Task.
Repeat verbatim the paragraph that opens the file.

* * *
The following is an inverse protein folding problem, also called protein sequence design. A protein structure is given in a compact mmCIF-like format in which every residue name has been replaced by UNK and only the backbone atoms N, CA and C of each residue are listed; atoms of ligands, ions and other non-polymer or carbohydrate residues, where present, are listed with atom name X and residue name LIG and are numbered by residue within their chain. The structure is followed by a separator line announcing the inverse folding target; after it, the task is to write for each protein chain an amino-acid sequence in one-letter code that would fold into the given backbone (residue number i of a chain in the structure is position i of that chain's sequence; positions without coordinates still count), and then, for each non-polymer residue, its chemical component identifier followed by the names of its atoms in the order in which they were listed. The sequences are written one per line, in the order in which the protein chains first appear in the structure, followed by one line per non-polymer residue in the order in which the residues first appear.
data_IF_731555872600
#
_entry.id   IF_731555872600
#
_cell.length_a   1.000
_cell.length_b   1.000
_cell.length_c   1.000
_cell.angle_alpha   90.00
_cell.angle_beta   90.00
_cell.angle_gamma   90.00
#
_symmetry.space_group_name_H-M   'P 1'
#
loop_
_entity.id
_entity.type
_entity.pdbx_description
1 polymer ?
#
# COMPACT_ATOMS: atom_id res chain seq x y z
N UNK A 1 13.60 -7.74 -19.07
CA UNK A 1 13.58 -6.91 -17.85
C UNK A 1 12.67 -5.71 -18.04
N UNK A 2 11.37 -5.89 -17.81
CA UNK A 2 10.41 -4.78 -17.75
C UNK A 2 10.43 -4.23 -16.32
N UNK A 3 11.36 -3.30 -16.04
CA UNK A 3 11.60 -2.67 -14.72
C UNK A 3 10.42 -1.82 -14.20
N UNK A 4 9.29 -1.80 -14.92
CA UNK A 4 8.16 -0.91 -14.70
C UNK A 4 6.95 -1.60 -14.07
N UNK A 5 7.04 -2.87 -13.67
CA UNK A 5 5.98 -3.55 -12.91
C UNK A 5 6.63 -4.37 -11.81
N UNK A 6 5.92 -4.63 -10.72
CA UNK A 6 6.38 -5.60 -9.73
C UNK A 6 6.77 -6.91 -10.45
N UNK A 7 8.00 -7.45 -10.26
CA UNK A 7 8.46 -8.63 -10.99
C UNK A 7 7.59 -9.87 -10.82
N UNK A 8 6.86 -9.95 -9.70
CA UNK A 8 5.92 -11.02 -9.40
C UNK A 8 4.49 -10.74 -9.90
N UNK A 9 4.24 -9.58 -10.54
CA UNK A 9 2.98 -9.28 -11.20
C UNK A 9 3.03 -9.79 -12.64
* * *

The following is an inverse protein folding problem, also called protein sequence design. A protein structure is given in a compact mmCIF-like format in which every residue name has been replaced by UNK and only the backbone atoms N, CA and C of each residue are listed; atoms of ligands, ions and other non-polymer or carbohydrate residues, where present, are listed with atom name X and residue name LIG and are numbered by residue within their chain. The structure is followed by a separator line announcing the inverse folding target; after it, the task is to write for each protein chain an amino-acid sequence in one-letter code that would fold into the given backbone (residue number i of a chain in the structure is position i of that chain's sequence; positions without coordinates still count), and then, for each non-polymer residue, its chemical component identifier followed by the names of its atoms in the order in which they were listed. The sequences are written one per line, in the order in which the protein chains first appear in the structure, followed by one line per non-polymer residue in the order in which the residues first appear.